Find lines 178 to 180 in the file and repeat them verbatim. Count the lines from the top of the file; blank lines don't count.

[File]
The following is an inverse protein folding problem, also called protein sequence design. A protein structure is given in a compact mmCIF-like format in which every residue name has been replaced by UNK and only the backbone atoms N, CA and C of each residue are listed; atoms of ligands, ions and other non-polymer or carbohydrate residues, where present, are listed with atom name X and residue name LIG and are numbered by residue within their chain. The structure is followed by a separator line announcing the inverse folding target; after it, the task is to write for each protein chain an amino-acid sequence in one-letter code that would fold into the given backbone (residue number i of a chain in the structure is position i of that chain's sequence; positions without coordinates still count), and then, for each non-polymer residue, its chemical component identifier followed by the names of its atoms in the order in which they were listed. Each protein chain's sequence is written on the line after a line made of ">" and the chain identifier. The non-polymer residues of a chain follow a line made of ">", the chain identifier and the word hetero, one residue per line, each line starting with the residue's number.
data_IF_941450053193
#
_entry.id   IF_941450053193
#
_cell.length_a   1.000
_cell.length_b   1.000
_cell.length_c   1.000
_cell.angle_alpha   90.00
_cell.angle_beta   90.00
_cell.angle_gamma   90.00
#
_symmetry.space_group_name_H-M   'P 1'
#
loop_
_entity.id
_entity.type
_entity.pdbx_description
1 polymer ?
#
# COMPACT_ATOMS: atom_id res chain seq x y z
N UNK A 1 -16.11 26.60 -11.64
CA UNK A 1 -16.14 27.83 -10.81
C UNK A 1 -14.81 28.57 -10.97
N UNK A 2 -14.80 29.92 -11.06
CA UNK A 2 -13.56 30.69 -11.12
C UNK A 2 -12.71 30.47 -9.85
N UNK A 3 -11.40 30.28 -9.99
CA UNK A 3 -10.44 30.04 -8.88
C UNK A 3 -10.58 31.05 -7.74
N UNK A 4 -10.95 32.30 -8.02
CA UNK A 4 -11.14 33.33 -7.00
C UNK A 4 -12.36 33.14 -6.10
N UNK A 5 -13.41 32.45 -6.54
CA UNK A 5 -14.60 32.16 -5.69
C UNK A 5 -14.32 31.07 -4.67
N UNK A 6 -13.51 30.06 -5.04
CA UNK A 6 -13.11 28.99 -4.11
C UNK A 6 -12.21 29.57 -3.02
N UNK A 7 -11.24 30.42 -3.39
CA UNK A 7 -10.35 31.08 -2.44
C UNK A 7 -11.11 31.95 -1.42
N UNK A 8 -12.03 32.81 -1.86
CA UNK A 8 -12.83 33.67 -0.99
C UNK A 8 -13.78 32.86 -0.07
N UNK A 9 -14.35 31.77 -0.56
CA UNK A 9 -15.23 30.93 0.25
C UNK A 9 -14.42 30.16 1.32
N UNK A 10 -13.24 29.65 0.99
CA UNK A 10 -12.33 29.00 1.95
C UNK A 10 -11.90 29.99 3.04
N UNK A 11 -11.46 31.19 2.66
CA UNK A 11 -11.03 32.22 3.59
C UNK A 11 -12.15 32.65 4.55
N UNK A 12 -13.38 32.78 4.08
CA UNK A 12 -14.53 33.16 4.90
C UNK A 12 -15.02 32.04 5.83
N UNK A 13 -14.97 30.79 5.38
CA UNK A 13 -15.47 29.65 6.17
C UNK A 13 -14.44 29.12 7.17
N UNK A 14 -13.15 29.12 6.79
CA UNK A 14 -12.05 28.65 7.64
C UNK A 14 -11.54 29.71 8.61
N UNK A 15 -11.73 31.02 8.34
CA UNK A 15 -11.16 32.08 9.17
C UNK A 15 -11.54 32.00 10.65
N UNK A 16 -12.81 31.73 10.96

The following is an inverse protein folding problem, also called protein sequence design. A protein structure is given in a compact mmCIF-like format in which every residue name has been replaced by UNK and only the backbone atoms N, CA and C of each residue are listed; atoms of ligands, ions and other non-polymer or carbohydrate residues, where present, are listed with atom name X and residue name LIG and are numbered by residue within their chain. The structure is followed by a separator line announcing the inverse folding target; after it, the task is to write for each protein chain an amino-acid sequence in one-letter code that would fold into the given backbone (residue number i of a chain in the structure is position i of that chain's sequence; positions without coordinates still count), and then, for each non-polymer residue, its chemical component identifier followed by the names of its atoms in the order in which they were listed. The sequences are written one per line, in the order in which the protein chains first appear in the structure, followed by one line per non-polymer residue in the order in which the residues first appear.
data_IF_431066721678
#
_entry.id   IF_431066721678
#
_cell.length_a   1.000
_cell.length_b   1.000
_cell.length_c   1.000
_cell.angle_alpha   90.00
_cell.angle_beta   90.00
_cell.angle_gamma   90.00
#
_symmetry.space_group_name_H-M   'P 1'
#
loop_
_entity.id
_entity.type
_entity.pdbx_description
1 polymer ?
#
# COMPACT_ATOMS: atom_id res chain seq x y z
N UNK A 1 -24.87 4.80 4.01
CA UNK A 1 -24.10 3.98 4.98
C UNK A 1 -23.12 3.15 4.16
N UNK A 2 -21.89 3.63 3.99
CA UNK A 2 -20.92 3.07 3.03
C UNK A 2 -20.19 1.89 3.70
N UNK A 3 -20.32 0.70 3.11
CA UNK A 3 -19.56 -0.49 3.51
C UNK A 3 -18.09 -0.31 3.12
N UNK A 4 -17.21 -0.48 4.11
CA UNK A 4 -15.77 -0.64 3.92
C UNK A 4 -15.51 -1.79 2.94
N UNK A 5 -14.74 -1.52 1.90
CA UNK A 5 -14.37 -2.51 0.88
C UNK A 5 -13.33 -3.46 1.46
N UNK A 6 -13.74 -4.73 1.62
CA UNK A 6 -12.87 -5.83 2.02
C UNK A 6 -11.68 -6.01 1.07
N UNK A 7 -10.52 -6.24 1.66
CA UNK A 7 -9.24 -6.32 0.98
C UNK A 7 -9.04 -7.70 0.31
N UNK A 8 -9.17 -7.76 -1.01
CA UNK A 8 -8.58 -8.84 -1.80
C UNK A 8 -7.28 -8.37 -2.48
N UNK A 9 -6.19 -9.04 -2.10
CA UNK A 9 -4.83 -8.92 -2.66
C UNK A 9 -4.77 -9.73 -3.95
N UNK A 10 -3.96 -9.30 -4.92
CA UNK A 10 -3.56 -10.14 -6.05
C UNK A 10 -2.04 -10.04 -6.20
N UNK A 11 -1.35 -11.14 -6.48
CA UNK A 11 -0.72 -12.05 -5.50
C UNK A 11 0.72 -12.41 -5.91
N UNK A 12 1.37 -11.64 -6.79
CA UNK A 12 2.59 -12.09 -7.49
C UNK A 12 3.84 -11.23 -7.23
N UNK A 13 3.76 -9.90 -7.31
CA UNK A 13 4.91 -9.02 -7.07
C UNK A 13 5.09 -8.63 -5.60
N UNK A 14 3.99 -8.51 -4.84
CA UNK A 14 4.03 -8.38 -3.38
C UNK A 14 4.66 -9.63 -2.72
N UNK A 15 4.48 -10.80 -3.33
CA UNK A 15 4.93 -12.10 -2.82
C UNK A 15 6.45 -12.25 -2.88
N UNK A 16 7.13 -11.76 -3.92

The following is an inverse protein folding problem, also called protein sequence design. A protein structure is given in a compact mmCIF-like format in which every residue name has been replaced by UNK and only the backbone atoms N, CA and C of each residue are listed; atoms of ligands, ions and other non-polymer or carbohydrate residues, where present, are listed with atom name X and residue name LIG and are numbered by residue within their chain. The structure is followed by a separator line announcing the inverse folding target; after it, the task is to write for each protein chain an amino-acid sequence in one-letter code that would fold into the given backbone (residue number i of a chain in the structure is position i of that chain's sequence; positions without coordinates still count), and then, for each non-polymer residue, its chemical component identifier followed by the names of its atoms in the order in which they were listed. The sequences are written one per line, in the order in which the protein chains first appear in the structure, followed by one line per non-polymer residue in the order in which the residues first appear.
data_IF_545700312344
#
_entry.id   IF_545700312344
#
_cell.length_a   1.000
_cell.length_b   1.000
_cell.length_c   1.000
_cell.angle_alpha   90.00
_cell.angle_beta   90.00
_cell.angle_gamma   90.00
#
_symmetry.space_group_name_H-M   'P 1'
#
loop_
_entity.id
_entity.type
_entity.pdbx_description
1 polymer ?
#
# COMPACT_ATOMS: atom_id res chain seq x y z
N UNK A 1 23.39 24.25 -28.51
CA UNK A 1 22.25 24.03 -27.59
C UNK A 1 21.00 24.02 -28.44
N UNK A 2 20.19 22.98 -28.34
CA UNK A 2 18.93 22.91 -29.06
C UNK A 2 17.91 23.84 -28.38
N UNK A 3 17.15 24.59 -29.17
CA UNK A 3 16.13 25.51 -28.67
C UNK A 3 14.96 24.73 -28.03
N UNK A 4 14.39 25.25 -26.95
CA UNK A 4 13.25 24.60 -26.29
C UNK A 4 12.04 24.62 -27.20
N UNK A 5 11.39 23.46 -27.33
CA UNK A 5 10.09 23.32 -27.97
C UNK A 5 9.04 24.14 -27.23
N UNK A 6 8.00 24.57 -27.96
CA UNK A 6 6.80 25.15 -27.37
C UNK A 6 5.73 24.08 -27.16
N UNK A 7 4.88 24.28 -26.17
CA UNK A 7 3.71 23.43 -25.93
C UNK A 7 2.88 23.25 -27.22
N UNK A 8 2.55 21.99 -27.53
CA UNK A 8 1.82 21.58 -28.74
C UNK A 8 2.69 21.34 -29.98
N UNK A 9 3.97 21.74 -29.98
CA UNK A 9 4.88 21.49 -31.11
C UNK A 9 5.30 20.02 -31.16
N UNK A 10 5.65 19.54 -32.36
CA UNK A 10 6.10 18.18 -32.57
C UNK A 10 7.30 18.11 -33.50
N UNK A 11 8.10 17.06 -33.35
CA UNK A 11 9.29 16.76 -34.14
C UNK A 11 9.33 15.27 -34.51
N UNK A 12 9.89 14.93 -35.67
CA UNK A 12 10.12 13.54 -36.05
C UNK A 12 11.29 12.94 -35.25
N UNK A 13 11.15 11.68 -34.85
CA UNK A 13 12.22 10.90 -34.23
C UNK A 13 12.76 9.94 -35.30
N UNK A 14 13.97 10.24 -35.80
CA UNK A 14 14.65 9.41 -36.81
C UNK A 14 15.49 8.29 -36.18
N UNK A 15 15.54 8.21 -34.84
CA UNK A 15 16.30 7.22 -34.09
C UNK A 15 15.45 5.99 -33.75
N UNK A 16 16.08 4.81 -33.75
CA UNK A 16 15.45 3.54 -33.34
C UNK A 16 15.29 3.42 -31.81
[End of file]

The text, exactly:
CA UNK A 8 1.82 21.58 -28.74
C UNK A 8 2.69 21.34 -29.98
N UNK A 9 3.97 21.74 -29.98